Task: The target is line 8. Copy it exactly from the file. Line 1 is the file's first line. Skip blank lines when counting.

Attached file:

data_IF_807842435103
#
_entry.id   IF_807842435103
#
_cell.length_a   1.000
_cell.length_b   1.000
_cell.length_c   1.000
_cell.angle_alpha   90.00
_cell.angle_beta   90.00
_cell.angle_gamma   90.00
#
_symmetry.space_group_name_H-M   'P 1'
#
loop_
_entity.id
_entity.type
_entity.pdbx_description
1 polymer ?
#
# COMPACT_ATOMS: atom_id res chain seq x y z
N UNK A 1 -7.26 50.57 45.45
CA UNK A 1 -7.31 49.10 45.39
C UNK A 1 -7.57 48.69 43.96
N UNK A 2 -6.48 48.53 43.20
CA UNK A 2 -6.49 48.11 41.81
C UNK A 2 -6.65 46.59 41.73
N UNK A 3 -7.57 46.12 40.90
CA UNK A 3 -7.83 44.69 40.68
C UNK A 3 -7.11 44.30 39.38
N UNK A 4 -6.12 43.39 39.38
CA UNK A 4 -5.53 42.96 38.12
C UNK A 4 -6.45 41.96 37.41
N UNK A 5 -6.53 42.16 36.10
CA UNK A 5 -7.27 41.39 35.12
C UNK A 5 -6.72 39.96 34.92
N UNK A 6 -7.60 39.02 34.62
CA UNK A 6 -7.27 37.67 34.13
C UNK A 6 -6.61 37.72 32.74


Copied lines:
_cell.angle_alpha   90.00